Yet with Section 215’s lifespan now stretching to a matter of weeks, supporters of broad surveillance powers have yet to put forth a bill for their preservation – evidence, opponents believe, that the votes for reauthorization do not exist, particularly not in the House of Representatives.
More likely, according to a multiple Hill sources, is a different option under consideration: making the major NSA reform bill of the last Congress the point of departure for reauthorizing 215 in the current one.
The bill would not abridge NSA collection of Americans’ international communications, nor prevent the NSA or the FBI from warrantlessly searching through its troves of them for Americans’ identifying information. Nor would it restrict a constellation of surveillance efforts authorized by a Reagan-era executive order. Even a recently disclosed bulk domestic phone records collection dragnet by the Drug Enforcement Agency would be untouched.
“We should be demanding more reforms than the intelligence agencies are gladly willing to offer us,” said David Segal of the activist group Demand Progress.
– From the Guardian article: NSA and FBI Fight to Retain Spy Powers as Surveillance Law Nears Expiration
June 1, 2015 is a very important day for American civil liberties and the Constitution. On that day, Section 215 of the Patriot Act, one of the most egregious pieces of legislation passed in U.S. history, will expire automatically without reauthorization from Congress. Naturally, this is causing a panic attack within the heart of the NSA, FBI and all the authoritarian lackey legislators in Washington D.C. With the chances of a clean reauthorization next to none, these crafty “representatives” and their puppeteers need to figure out a way to sneak it into another piece of legislation. What better way to do this than making it a part of something that ostensibly appears to be reining in surveillance powers. Enter the USA Freedom Act.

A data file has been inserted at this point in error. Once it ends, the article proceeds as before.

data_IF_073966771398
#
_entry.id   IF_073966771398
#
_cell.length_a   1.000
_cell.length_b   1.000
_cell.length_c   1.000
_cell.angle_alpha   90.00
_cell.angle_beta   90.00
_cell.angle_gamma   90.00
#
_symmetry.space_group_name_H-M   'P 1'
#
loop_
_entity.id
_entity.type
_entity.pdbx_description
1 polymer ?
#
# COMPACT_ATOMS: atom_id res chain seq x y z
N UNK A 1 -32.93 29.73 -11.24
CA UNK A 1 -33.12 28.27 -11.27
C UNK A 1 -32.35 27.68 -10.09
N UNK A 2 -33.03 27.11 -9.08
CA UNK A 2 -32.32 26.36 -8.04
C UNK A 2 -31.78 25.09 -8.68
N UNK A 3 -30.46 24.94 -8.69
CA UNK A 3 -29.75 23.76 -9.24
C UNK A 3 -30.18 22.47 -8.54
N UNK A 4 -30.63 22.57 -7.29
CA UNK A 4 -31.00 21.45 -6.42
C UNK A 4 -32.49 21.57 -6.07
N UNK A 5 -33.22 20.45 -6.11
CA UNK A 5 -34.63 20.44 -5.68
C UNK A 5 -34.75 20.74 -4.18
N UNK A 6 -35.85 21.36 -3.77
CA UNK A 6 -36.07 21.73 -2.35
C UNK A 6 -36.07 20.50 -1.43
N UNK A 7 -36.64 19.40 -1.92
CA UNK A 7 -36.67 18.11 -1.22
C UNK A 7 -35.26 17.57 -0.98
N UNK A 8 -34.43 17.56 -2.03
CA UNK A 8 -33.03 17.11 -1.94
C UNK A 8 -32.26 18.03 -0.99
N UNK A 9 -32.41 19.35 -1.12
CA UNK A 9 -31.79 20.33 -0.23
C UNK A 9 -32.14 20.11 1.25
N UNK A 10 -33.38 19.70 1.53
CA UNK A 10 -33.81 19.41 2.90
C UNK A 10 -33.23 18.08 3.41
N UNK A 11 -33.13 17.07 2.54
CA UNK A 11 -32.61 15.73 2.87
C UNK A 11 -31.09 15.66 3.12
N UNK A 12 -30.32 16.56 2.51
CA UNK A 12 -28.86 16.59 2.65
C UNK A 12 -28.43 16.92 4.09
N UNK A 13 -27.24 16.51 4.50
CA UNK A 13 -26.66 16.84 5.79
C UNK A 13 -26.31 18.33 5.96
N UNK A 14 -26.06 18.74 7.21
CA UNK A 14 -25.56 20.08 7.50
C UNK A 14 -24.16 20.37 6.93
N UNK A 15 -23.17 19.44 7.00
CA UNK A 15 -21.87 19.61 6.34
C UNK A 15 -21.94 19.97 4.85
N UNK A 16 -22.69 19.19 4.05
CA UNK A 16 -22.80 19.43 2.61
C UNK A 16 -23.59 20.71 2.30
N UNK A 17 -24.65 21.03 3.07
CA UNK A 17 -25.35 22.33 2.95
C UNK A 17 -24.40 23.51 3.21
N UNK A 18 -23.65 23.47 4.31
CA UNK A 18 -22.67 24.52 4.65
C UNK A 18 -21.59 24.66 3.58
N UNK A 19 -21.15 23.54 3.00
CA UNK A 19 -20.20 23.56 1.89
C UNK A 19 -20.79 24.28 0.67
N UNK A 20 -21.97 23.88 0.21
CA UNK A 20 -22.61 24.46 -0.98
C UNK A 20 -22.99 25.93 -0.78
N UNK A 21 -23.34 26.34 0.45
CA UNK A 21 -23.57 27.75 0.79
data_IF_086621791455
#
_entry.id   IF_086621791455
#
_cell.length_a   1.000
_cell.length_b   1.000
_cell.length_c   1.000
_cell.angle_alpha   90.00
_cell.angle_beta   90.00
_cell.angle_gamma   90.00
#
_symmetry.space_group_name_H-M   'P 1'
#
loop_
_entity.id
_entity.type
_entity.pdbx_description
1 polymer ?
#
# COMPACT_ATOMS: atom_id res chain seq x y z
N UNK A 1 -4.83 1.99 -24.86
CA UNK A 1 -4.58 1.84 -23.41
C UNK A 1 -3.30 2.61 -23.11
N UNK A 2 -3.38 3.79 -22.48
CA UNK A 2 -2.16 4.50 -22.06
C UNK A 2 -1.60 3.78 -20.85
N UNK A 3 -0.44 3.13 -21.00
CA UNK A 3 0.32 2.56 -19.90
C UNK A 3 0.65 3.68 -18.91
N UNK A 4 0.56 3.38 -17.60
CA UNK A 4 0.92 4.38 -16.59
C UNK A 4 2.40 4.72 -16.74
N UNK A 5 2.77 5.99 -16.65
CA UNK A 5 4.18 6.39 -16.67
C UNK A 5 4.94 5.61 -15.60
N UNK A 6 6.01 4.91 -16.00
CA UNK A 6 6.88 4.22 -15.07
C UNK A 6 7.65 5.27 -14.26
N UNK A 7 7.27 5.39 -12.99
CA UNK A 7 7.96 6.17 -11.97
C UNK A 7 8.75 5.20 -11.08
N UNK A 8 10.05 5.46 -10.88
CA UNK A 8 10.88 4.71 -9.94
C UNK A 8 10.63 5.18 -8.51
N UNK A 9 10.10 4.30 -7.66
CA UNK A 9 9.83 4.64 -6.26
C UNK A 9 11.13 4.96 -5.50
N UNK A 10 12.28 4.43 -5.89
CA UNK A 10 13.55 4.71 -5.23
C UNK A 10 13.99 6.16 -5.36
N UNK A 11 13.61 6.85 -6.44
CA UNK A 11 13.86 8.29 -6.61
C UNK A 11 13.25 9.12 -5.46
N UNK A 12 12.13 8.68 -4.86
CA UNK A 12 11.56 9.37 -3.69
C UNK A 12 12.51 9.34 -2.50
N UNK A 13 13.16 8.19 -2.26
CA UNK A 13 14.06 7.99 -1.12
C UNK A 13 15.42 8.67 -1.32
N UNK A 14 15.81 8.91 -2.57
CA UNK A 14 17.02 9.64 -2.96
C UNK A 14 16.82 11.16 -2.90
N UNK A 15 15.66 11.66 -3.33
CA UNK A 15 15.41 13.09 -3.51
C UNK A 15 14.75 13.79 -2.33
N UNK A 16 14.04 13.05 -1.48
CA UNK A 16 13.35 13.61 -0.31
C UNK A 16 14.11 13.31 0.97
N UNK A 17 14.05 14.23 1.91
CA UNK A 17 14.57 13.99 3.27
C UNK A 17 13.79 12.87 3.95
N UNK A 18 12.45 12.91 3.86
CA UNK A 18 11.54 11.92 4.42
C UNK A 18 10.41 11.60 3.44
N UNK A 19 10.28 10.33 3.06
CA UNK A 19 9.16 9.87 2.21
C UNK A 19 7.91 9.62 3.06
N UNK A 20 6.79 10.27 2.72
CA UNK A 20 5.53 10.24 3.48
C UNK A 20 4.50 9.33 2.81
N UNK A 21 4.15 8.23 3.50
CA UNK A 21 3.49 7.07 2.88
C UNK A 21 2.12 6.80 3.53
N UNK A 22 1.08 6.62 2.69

The USA Freedom Act is nothing new. A version of it passed the House last spring, before dying in the Senate. Rand Paul surprised many people by saying he would not support it because it didn’t go far enough. Additionally, one of its key cosponsors ultimately failed to support his own bill. I covered this in the post, Congress Guts Anti-NSA Spying Bill Beyond Recognition; Original Cosponsor Justin Amash Votes No. Here’s an excerpt:
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